Peptide Solid Surface Interface
Arch scientists have developed a group of novel synthetic peptides and peptide conjugates that employ a novel chemistry (non-toxic, and environmentally friendly process) to react with solid surfaces such as metals, and plastics to generate new materials that display new surface properties.
In 2017 Arch Scientists published a paper demonstrating ongoing research with BORG bio-organic peptides.
“Titanium alloys are common materials in the manufacturing of dental and orthopedic implants. Although these materials exhibit excellent biocompatibility, corrosion in response to biological fluids can impact prosthesis performance and longevity. In this work, a PEGylated metal binding peptide (D-K122-4-PEG), derived from bacteria Pseudomonas aeruginosa, was applied on a titanium (Ti) alloy, and the corrosion resistance of the coated alloy specimen was investigated in simulated chloride-containing physiological fluids by electrochemical impedance spectroscopy and micro-electrochemical measurements, surface characterization, and biocompatibility testing.”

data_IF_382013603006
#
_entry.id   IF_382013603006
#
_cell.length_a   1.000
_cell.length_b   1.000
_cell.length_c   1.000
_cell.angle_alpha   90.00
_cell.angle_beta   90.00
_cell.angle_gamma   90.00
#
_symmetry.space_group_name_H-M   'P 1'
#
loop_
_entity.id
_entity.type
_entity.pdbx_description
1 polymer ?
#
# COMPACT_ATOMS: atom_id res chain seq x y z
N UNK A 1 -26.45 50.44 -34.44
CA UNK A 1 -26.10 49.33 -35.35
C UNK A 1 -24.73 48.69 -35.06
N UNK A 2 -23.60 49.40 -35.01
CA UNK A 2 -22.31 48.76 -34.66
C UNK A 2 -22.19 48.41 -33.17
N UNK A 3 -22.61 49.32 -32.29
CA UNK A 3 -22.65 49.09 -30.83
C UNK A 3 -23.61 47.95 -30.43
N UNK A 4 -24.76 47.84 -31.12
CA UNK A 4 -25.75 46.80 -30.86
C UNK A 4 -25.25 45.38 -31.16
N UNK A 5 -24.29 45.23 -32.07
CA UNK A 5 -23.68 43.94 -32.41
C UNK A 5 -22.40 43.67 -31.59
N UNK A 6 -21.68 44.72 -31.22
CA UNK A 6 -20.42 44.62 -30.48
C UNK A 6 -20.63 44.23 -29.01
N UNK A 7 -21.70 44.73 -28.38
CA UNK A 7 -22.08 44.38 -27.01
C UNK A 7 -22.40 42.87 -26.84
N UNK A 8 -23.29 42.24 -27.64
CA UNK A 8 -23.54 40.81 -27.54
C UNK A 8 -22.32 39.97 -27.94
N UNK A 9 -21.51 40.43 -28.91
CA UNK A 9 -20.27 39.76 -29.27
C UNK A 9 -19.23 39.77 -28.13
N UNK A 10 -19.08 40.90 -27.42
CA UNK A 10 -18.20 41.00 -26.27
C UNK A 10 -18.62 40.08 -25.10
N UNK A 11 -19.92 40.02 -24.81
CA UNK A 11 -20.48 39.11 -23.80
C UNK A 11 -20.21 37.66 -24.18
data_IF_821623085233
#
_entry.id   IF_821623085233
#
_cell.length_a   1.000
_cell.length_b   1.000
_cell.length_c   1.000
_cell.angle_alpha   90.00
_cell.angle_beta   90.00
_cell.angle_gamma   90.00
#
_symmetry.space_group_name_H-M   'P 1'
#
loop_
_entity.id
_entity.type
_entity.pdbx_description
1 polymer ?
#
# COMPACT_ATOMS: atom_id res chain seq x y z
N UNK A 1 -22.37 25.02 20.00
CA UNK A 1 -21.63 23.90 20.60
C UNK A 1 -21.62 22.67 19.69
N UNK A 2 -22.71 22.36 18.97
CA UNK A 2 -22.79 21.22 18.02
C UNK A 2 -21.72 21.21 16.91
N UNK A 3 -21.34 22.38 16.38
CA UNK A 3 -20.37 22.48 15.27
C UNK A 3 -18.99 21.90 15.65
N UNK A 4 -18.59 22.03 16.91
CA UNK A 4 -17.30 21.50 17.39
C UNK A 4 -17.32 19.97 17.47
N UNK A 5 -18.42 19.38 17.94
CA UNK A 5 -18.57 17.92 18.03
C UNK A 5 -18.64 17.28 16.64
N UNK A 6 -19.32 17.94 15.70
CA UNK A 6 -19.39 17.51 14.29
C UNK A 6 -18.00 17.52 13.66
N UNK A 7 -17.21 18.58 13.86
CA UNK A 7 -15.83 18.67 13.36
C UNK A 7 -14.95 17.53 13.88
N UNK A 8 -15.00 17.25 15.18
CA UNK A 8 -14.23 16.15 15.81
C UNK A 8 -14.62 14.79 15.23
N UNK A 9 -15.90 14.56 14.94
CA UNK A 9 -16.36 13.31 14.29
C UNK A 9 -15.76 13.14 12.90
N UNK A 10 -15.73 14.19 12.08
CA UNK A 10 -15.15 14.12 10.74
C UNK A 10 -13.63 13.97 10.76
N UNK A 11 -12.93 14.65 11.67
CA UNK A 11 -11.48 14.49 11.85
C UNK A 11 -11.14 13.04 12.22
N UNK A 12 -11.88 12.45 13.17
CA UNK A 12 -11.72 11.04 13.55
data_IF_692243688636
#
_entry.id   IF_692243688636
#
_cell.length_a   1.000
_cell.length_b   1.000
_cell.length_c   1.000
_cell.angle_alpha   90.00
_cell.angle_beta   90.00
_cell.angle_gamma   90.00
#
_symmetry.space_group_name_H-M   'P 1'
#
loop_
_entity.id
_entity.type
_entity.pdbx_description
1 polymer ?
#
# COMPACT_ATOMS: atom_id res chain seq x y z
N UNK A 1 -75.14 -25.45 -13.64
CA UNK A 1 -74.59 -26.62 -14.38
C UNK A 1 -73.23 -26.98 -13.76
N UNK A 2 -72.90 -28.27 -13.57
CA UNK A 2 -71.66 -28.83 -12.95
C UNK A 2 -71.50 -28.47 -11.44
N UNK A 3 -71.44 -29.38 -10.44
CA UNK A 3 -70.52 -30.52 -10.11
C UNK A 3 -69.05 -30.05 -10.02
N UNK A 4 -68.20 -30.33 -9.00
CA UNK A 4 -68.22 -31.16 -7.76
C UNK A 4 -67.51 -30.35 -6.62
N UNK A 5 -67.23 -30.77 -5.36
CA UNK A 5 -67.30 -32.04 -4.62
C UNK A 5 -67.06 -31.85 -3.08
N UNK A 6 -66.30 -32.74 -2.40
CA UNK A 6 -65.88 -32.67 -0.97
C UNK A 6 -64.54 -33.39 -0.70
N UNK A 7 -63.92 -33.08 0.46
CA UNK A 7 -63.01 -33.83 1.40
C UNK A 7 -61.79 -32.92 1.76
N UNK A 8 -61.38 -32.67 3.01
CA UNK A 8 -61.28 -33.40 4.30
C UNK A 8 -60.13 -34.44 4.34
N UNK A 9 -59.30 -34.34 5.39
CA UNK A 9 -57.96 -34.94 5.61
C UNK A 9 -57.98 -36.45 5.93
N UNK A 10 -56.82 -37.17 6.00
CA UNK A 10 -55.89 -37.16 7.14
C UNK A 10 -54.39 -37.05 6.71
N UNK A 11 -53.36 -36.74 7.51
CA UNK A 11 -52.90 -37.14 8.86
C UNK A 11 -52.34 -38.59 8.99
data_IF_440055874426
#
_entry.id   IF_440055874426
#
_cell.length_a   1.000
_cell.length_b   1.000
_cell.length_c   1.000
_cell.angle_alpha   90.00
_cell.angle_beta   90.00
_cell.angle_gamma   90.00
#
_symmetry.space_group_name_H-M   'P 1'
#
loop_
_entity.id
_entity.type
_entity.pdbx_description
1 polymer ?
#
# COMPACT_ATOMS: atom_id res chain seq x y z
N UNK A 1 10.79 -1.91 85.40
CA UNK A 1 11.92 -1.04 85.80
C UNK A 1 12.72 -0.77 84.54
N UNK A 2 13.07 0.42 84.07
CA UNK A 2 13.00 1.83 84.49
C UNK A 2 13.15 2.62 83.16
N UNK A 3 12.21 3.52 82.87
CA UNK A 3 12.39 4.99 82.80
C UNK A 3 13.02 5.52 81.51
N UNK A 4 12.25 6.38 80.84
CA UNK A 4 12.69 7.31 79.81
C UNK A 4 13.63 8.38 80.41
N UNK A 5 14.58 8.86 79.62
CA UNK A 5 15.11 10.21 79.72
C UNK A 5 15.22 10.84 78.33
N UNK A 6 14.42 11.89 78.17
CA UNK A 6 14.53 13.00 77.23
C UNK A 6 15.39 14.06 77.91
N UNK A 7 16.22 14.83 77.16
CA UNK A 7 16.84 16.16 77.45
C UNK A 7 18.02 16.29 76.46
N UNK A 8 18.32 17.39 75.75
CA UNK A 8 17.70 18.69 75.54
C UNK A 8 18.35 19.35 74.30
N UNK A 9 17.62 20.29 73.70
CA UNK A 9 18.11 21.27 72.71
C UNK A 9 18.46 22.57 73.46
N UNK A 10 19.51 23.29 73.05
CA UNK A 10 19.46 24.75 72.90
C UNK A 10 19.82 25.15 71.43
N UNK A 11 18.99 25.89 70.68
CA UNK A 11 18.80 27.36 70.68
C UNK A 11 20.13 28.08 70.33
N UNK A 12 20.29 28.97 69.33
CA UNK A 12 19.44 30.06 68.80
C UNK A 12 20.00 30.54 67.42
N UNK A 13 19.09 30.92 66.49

BORG is not currently undergoing commercial development. Arch has explored developing this technology in two discrete applications areas:
- Reduction of corrosion of metals (both chemical or environmental surface corrosive process and reduction of biofilm or bacterial mediated corrosion process)
Medical and Life Sciences
- Improve biocompatibility of medical devices (e.g., reduction of protein adsorption and decreased inflammatory responses to implants, and improved implant integration)
- Inhibit bacterial attachment to surfaces (reduction of foreign body infections, reduction of risk of catheter associated infections, reduction of ventilator associated pneumonia risk in ICU patients)